Setting sail for London: Sportsmail takes to the water with Olympic duo


That's the cry from double Olympic gold medalist Iain Percy as the boom of the Star boat comes hurtling towards me.

I avoid tumbling into the water thanks only to the quick thinking of Andrew Simpson, who drags me back into the craft.

Saved! Sportsmail's Martin Domin almost topples overboard

Saved! Sportsmail's Martin Domin almost topples overboard

Andrew and Iain are showing me the ropes at the Olympic Sailing venue at Weymouth Bay and despite doing my best to fall overboard, apparently I'm performing well for an amateur.

'Are you sure you haven't sailed before?' asks Andrew. Apart from a week spent trying out a variety of boats one summer as a teenager, I haven't, but that doesn't stop the Olympic duo insisting I grab the tiller and steer.

After I collect my breath, we attempt the tacking manoeuvre again. This involves turning the bow of the boat through the wind so that the wind changes from one side of the boat to the other. As boats can't sail directly into the wind, it must zig-zag towards it. This time I'm on the ball and slip under the boom as elegantly as I can before grabbing the tiller to keep us on course.

Tower of strength: Iain Percy and Andrew Simpson navigate the waters

Tower of strength: Iain Percy and Andrew Simpson navigate the waters

We spend an hour on the water in the boat that Andrew and Iain won gold in three years ago and what strikes me most is the physical demands of the sport. It's impossible to gauge the effort required when watching from the shore, or on TV, but as I brace my legs on the strap of webbing and hang overboard, the pain shoots through my thighs from the strain. It's no wonder these guys are in the gym twice a day as they get in shape to spend four or five hours on the water every day.

Andrew and Iain have known each other for 25 years and joined forces at the Beijing Olympics in 2008 to win gold. They will attempt to do so again in London next year in what will be the final appearance of the Star class after it was dropped for the 2016 Games in Rio.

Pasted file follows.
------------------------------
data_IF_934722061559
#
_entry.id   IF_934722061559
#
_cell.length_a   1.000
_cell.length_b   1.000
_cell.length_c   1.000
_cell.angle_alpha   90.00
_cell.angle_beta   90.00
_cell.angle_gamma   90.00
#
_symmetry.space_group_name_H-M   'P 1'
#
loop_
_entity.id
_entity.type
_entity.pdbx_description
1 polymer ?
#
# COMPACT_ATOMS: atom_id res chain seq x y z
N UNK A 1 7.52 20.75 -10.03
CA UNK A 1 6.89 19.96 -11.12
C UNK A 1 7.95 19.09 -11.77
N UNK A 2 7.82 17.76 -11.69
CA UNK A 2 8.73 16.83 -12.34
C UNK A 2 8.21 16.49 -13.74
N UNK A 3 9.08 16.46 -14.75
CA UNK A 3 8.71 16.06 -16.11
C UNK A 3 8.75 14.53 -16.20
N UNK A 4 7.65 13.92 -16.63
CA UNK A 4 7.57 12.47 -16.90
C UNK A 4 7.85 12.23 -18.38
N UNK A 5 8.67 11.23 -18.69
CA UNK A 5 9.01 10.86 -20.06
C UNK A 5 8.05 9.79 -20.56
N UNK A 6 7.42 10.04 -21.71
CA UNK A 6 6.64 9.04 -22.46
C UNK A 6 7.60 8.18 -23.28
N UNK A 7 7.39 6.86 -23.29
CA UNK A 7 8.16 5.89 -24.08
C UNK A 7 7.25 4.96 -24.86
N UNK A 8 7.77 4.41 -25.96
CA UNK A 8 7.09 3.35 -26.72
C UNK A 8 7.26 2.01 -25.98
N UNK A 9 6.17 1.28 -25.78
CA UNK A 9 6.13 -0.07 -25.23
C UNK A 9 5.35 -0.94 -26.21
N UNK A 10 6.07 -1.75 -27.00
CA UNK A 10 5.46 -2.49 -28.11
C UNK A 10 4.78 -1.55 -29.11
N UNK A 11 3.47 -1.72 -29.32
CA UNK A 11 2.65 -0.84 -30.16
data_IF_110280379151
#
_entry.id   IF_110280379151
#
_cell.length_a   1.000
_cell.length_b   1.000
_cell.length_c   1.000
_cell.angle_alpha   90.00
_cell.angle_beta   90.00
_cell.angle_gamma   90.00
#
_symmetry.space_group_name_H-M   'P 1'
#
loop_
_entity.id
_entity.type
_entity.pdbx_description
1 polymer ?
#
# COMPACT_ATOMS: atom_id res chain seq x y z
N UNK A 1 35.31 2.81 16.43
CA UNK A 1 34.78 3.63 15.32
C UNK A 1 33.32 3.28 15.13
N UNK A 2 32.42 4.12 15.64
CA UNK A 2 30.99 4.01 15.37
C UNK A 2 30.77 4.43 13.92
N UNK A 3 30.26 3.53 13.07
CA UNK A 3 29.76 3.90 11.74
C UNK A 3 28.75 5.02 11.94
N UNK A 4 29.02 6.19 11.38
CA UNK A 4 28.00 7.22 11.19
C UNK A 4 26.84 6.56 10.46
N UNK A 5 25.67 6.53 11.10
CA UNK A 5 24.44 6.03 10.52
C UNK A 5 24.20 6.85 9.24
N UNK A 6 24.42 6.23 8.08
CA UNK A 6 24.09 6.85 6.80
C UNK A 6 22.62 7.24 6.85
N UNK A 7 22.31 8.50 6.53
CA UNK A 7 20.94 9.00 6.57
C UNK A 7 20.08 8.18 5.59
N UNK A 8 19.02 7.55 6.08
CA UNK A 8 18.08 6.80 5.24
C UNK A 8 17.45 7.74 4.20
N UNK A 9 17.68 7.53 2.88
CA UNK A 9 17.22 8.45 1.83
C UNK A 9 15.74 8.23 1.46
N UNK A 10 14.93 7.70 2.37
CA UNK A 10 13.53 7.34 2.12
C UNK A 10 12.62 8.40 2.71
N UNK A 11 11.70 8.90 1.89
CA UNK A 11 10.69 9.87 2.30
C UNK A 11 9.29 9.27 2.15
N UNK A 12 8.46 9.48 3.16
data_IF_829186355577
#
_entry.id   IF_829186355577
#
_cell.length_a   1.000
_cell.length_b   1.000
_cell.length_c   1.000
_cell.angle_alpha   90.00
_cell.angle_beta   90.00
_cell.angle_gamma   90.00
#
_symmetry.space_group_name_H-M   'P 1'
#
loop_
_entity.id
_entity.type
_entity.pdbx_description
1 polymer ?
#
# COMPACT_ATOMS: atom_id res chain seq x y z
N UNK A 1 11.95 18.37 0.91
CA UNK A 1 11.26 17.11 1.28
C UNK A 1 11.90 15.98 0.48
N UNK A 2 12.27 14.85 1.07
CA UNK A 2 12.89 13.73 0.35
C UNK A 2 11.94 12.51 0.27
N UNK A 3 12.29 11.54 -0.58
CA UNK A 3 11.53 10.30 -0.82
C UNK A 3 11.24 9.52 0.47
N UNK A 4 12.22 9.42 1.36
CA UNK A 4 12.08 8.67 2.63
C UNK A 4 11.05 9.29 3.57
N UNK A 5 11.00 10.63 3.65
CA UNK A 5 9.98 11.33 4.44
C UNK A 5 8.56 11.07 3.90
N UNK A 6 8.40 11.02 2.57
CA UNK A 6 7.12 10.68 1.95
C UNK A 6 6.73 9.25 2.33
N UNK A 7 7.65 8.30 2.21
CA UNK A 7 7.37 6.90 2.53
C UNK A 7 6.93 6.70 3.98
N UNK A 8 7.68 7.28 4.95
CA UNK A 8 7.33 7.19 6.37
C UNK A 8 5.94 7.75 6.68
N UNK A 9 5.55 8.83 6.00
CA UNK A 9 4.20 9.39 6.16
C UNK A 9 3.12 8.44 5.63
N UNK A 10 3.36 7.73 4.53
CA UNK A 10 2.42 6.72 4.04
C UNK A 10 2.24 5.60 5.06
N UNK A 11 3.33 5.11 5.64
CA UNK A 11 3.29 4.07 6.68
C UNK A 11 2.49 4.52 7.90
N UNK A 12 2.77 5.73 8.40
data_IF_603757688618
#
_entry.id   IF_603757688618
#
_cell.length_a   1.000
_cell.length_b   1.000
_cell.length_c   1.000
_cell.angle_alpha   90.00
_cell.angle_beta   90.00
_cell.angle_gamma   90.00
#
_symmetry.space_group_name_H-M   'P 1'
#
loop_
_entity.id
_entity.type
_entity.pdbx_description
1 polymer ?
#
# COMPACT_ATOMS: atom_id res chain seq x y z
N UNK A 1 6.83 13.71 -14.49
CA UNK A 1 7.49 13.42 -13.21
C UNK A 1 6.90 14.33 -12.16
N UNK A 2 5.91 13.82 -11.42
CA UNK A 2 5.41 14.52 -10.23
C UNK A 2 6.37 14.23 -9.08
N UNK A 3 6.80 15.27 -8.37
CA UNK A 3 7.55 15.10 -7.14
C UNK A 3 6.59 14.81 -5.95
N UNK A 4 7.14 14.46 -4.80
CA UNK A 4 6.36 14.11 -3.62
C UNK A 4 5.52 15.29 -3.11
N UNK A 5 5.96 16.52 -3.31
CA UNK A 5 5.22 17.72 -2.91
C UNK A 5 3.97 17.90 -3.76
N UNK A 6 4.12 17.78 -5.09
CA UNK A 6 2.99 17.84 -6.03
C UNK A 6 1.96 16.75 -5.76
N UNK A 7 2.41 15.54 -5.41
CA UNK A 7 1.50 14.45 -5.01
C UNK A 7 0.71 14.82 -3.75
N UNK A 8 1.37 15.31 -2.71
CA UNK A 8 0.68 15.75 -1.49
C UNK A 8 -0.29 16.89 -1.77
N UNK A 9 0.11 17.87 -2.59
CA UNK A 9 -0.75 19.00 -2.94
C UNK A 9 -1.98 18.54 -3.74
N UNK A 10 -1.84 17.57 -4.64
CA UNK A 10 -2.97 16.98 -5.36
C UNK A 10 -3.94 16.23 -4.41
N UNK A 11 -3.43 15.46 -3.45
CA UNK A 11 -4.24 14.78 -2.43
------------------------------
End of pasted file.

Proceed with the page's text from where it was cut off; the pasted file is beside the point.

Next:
Designed in 1911 by Francis Sweisguth, the Star is the oldest class and is known as the 'fleet of champions' as many Olympic and world champions conclude their careers in the boat. The pair compete together in 10 races, with points allocated equal to their finishing position. The best nine from each team are then totalled and the top 10 compete in the medal race where double points are on offer. The overall points tallies are then used to determine the medalists.

Victory: Iain Percy (left) and Andrew Simpson with their gold medals

Victory: Iain Percy (left) and Andrew Simpson with their gold medals

‘We’ve been racing against each other since we were 15,’ Iain explains when we are back on dry land. ‘He always used to beat me,’ chips in Andrew.

Having dominated the British Under 19 age group when they were just 16, the pair realised they could make a career out of the sport.

Outside of the Olympics, Andrew and Iain compete professionally in the America’s Cup but their greatest success as a team came in China.

‘I’d never worked as hard for a competition in my life. That took a tiny bit of pressure off knowing I’d done everything I could,’ Iain explains.

‘We work as a partnership, some of the other teams don’t put as much emphasis on the second guy in the boat, traditionally called the crew, but we don’t work in that way. It gives us a real advantage at times because for me to be able to concentrate on the speed while Andrew focuses on the tactics, or the other way around, is a real advantage. Very few boats have two tacticians on board and although that means a lot of work in terms of communication, the result is better.

On dry land: Martin Domin with Iain Percy (left) and Andrew Simpson

On dry land: Martin Domin with Iain Percy (left) and Andrew Simpson

‘We’ve known each other for so long, we're like brothers. We have arguments but we get on with it. We chat continually, bouncing ideas off each other, it’s a continual communication stream.’

The duo are currently in Perth, Australia for the World Championships as they continue their preparations for London.

‘We've got a lot of improvements to make in ourselves and in the equipment’, Andrew concludes. ‘At the World Championships, our competitors will be there and at their best. They need to qualify for the Olympics; only the top 15 out of around 60 get to go to London. It’s a big event for us to gauge where we're at.’


Iain Percy and Andrew Simpson are sponsored by investment specialist Skandia and sail as part of Skandia Team GBR, Britain's Sailing Team in the Olympic and Paralympic classed. For more information visit

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